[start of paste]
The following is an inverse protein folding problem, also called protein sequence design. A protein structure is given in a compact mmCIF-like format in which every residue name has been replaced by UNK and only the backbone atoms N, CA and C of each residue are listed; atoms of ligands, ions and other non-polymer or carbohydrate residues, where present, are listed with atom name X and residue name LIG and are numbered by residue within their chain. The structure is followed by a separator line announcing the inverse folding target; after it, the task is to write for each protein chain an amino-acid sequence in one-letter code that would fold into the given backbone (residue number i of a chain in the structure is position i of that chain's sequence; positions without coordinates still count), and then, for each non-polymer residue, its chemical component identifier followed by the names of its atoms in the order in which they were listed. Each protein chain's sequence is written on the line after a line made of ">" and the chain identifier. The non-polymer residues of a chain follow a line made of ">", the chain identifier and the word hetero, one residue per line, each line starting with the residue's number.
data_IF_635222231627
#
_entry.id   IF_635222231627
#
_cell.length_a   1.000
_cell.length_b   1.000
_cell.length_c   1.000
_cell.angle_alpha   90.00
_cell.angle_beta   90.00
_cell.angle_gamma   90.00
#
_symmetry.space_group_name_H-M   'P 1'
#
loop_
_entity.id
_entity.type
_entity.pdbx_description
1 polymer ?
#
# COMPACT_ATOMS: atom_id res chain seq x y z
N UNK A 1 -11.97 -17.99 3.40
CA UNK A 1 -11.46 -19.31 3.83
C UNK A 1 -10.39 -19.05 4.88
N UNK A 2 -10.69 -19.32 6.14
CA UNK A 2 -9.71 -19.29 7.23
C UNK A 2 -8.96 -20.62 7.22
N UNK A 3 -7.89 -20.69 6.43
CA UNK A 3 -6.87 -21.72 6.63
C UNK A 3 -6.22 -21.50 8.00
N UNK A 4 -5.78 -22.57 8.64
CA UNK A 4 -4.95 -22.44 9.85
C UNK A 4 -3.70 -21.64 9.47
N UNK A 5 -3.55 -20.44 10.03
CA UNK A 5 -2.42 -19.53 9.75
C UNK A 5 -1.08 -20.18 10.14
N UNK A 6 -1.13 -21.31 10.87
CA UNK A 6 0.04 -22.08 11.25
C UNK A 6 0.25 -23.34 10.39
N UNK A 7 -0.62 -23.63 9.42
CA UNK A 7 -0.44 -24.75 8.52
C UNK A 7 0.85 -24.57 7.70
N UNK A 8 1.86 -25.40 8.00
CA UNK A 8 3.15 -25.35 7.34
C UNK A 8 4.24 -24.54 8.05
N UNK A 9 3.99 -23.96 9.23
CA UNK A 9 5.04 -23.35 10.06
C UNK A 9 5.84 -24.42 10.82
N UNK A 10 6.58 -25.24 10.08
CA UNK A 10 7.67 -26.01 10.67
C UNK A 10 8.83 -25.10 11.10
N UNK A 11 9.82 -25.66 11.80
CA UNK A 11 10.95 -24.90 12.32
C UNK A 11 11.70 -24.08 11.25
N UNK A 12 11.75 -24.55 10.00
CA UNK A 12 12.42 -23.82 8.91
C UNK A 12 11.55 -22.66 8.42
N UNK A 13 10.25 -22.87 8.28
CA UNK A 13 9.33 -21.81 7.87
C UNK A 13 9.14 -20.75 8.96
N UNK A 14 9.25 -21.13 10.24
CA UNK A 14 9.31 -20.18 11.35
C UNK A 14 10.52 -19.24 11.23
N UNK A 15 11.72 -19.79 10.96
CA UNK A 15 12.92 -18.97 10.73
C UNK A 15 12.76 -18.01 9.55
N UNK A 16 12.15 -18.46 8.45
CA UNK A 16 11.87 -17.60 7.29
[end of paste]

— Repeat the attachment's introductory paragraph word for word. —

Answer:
The following is an inverse protein folding problem, also called protein sequence design. A protein structure is given in a compact mmCIF-like format in which every residue name has been replaced by UNK and only the backbone atoms N, CA and C of each residue are listed; atoms of ligands, ions and other non-polymer or carbohydrate residues, where present, are listed with atom name X and residue name LIG and are numbered by residue within their chain. The structure is followed by a separator line announcing the inverse folding target; after it, the task is to write for each protein chain an amino-acid sequence in one-letter code that would fold into the given backbone (residue number i of a chain in the structure is position i of that chain's sequence; positions without coordinates still count), and then, for each non-polymer residue, its chemical component identifier followed by the names of its atoms in the order in which they were listed. Each protein chain's sequence is written on the line after a line made of ">" and the chain identifier. The non-polymer residues of a chain follow a line made of ">", the chain identifier and the word hetero, one residue per line, each line starting with the residue's number.